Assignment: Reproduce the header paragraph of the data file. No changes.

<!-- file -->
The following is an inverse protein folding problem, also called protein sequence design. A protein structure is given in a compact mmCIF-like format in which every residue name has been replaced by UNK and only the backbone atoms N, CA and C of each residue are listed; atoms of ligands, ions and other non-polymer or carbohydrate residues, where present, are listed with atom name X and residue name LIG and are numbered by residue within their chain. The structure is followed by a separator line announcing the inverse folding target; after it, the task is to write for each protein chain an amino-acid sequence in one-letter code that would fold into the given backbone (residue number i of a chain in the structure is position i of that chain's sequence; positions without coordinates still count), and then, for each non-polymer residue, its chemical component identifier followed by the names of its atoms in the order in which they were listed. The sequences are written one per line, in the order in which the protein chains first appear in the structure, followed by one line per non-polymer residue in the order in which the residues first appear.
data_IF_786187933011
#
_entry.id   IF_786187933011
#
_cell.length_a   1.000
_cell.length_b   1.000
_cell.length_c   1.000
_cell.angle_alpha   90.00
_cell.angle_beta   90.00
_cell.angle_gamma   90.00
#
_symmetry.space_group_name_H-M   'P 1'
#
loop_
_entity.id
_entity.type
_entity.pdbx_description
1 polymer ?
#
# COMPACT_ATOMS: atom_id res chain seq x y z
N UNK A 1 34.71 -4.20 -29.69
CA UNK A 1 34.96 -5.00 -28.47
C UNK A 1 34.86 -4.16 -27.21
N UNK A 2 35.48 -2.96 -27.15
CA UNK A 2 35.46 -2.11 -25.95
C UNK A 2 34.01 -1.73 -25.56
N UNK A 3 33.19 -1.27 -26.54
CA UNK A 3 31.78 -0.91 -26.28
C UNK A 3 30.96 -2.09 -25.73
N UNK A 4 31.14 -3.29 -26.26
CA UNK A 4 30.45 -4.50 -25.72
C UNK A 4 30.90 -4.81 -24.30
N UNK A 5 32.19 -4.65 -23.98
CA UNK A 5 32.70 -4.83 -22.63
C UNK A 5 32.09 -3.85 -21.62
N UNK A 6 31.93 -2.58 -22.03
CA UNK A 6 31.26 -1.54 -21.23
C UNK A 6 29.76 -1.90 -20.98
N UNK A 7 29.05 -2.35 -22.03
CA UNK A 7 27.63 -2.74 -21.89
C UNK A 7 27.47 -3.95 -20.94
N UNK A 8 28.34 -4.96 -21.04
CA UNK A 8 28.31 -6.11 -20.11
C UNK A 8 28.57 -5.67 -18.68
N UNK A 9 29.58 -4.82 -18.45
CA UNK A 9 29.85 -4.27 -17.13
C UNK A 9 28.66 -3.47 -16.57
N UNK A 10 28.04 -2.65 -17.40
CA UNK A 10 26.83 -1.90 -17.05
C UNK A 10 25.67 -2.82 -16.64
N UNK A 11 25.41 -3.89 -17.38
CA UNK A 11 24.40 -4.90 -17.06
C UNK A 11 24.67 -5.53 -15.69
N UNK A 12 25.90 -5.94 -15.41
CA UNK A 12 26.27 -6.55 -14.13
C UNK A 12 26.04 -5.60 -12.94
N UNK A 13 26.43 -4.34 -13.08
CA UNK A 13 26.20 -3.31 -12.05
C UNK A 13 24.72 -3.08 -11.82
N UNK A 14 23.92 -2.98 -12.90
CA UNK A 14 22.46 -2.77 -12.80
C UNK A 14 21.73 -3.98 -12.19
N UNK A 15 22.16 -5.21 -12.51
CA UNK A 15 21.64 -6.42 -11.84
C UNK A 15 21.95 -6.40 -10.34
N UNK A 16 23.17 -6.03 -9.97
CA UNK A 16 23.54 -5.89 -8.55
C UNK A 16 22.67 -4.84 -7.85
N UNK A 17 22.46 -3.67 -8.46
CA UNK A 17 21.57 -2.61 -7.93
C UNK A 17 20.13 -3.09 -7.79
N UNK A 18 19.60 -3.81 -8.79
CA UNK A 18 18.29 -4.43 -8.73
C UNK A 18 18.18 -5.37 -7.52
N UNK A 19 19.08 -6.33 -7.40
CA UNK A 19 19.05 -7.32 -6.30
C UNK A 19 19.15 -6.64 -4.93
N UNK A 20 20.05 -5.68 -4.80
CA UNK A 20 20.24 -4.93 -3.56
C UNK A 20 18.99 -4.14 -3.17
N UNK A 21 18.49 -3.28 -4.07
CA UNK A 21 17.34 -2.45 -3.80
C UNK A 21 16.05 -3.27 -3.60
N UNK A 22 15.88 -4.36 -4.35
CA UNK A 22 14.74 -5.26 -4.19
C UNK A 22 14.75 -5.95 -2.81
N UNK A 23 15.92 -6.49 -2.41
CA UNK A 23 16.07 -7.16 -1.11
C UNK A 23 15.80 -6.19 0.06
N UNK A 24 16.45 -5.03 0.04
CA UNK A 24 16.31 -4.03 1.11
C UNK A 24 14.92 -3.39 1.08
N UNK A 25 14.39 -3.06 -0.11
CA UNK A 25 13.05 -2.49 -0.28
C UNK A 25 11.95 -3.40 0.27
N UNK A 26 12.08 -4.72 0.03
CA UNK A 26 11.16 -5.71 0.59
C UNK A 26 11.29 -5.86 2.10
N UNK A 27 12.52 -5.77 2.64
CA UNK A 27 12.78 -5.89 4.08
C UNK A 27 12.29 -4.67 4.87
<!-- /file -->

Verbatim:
The following is an inverse protein folding problem, also called protein sequence design. A protein structure is given in a compact mmCIF-like format in which every residue name has been replaced by UNK and only the backbone atoms N, CA and C of each residue are listed; atoms of ligands, ions and other non-polymer or carbohydrate residues, where present, are listed with atom name X and residue name LIG and are numbered by residue within their chain. The structure is followed by a separator line announcing the inverse folding target; after it, the task is to write for each protein chain an amino-acid sequence in one-letter code that would fold into the given backbone (residue number i of a chain in the structure is position i of that chain's sequence; positions without coordinates still count), and then, for each non-polymer residue, its chemical component identifier followed by the names of its atoms in the order in which they were listed. The sequences are written one per line, in the order in which the protein chains first appear in the structure, followed by one line per non-polymer residue in the order in which the residues first appear.